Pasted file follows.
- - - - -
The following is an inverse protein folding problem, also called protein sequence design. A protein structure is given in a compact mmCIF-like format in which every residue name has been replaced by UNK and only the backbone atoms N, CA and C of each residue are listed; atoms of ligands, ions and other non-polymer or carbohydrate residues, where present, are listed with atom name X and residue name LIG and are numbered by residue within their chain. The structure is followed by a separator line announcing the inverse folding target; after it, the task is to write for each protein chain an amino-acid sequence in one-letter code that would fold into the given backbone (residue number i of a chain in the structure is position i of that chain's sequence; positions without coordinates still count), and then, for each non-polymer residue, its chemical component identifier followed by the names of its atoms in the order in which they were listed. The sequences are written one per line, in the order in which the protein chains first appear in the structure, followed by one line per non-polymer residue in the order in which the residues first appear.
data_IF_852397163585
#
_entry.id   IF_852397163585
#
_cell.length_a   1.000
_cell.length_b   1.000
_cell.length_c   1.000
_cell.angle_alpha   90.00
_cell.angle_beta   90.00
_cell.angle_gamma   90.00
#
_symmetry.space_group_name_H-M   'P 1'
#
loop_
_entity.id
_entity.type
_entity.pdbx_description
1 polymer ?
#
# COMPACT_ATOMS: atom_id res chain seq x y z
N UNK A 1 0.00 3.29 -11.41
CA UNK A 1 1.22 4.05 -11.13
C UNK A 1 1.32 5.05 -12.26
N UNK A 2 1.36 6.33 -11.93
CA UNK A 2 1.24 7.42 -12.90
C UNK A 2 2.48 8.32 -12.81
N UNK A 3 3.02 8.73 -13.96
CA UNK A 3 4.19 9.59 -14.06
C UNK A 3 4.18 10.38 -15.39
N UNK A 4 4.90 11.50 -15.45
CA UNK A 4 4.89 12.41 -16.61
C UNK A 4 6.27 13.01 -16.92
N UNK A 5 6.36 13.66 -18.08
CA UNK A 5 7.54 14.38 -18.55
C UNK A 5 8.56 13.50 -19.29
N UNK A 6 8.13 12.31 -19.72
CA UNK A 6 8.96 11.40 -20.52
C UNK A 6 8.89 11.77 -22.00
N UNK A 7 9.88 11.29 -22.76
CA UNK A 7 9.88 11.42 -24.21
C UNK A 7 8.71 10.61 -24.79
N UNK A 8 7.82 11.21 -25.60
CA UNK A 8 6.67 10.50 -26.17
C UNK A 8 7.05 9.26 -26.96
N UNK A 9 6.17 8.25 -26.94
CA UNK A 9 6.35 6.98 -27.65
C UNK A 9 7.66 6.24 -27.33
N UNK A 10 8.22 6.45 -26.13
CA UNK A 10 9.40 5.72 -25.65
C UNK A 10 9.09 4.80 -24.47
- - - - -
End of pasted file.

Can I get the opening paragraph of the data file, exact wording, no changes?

The following is an inverse protein folding problem, also called protein sequence design. A protein structure is given in a compact mmCIF-like format in which every residue name has been replaced by UNK and only the backbone atoms N, CA and C of each residue are listed; atoms of ligands, ions and other non-polymer or carbohydrate residues, where present, are listed with atom name X and residue name LIG and are numbered by residue within their chain. The structure is followed by a separator line announcing the inverse folding target; after it, the task is to write for each protein chain an amino-acid sequence in one-letter code that would fold into the given backbone (residue number i of a chain in the structure is position i of that chain's sequence; positions without coordinates still count), and then, for each non-polymer residue, its chemical component identifier followed by the names of its atoms in the order in which they were listed. The sequences are written one per line, in the order in which the protein chains first appear in the structure, followed by one line per non-polymer residue in the order in which the residues first appear.